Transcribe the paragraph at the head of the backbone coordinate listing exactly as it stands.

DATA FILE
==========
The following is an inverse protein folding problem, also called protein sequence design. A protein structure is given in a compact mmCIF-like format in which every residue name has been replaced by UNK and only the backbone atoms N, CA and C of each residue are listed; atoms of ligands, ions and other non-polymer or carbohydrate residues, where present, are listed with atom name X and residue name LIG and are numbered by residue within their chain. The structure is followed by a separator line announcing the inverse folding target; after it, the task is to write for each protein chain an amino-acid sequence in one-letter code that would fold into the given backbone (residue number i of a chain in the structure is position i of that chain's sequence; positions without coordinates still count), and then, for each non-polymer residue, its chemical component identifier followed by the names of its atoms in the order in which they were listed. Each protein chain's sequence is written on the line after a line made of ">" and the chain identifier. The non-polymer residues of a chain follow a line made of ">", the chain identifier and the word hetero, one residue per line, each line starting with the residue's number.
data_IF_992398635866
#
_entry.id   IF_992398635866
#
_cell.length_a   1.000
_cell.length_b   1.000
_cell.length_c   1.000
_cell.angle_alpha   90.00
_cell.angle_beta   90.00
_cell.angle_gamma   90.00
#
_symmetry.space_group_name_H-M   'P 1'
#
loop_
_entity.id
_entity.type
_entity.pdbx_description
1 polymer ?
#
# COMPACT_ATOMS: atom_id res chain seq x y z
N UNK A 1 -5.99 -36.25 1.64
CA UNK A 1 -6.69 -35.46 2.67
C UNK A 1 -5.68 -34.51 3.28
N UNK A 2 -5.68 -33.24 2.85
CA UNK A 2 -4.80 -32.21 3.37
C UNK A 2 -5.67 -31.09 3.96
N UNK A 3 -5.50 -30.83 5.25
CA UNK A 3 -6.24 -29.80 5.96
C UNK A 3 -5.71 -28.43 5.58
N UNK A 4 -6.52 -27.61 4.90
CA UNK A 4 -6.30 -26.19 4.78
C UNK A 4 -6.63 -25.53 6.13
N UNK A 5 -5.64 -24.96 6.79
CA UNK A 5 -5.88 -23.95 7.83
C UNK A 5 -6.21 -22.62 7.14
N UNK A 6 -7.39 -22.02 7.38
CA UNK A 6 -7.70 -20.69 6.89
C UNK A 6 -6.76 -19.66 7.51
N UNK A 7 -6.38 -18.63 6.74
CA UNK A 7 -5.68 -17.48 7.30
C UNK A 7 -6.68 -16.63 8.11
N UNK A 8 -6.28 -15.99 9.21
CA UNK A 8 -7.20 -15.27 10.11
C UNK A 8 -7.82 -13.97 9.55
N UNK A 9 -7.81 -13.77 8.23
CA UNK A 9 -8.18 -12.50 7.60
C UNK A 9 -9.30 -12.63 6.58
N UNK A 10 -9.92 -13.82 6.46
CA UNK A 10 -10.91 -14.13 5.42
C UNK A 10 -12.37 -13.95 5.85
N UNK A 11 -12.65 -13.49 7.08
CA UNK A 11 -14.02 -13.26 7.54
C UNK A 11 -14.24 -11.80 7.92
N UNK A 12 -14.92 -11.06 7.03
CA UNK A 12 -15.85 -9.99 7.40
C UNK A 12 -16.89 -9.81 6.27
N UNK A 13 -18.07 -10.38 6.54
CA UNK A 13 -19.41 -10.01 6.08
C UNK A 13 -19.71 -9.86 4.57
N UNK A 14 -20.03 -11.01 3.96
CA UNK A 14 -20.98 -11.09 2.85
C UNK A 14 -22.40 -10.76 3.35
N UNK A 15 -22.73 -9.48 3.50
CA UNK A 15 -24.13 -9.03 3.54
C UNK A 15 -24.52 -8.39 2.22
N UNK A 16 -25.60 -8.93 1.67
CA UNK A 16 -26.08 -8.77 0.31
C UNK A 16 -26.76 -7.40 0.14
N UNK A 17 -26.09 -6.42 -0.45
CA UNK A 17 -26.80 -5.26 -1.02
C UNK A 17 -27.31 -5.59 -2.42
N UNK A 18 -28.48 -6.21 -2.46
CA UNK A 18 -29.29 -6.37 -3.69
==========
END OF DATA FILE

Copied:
The following is an inverse protein folding problem, also called protein sequence design. A protein structure is given in a compact mmCIF-like format in which every residue name has been replaced by UNK and only the backbone atoms N, CA and C of each residue are listed; atoms of ligands, ions and other non-polymer or carbohydrate residues, where present, are listed with atom name X and residue name LIG and are numbered by residue within their chain. The structure is followed by a separator line announcing the inverse folding target; after it, the task is to write for each protein chain an amino-acid sequence in one-letter code that would fold into the given backbone (residue number i of a chain in the structure is position i of that chain's sequence; positions without coordinates still count), and then, for each non-polymer residue, its chemical component identifier followed by the names of its atoms in the order in which they were listed. Each protein chain's sequence is written on the line after a line made of ">" and the chain identifier. The non-polymer residues of a chain follow a line made of ">", the chain identifier and the word hetero, one residue per line, each line starting with the residue's number.